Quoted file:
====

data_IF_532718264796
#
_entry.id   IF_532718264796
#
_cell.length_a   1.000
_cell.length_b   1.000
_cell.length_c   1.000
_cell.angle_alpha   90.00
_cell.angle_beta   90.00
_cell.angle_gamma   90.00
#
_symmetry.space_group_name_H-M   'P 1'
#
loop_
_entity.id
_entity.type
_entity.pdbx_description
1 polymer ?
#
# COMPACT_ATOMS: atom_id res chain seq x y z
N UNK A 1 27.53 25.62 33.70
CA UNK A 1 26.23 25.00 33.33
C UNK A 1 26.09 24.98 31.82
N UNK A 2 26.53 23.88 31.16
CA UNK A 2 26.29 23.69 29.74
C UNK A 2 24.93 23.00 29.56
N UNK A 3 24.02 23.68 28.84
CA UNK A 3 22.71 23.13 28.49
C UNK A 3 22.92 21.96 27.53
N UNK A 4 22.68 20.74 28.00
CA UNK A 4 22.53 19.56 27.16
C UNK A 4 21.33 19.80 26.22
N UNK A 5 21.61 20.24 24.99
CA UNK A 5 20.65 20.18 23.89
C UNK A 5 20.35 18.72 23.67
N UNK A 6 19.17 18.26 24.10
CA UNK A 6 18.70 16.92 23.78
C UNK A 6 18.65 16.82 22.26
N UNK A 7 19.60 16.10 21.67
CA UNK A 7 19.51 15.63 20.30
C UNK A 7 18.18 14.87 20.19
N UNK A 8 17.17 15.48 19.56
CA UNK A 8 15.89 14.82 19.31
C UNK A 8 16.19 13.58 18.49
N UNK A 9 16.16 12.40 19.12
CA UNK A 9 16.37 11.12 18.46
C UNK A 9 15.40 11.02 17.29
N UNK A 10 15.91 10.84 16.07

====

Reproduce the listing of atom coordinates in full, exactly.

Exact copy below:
data_IF_532718264796
#
_entry.id   IF_532718264796
#
_cell.length_a   1.000
_cell.length_b   1.000
_cell.length_c   1.000
_cell.angle_alpha   90.00
_cell.angle_beta   90.00
_cell.angle_gamma   90.00
#
_symmetry.space_group_name_H-M   'P 1'
#
loop_
_entity.id
_entity.type
_entity.pdbx_description
1 polymer ?
#
# COMPACT_ATOMS: atom_id res chain seq x y z
N UNK A 1 27.53 25.62 33.70
CA UNK A 1 26.23 25.00 33.33
C UNK A 1 26.09 24.98 31.82
N UNK A 2 26.53 23.88 31.16
CA UNK A 2 26.29 23.69 29.74
C UNK A 2 24.93 23.00 29.56
N UNK A 3 24.02 23.68 28.84
CA UNK A 3 22.71 23.13 28.49
C UNK A 3 22.92 21.96 27.53
N UNK A 4 22.68 20.74 28.00
CA UNK A 4 22.53 19.56 27.16
C UNK A 4 21.33 19.80 26.22
N UNK A 5 21.61 20.24 24.99
CA UNK A 5 20.65 20.18 23.89
C UNK A 5 20.35 18.72 23.67
N UNK A 6 19.17 18.26 24.10
CA UNK A 6 18.70 16.92 23.78
C UNK A 6 18.65 16.82 22.26
N UNK A 7 19.60 16.10 21.67
CA UNK A 7 19.51 15.63 20.30
C UNK A 7 18.18 14.87 20.19
N UNK A 8 17.17 15.48 19.56
CA UNK A 8 15.89 14.82 19.31
C UNK A 8 16.19 13.58 18.49
N UNK A 9 16.16 12.40 19.12
CA UNK A 9 16.37 11.12 18.46
C UNK A 9 15.40 11.02 17.29
N UNK A 10 15.91 10.84 16.07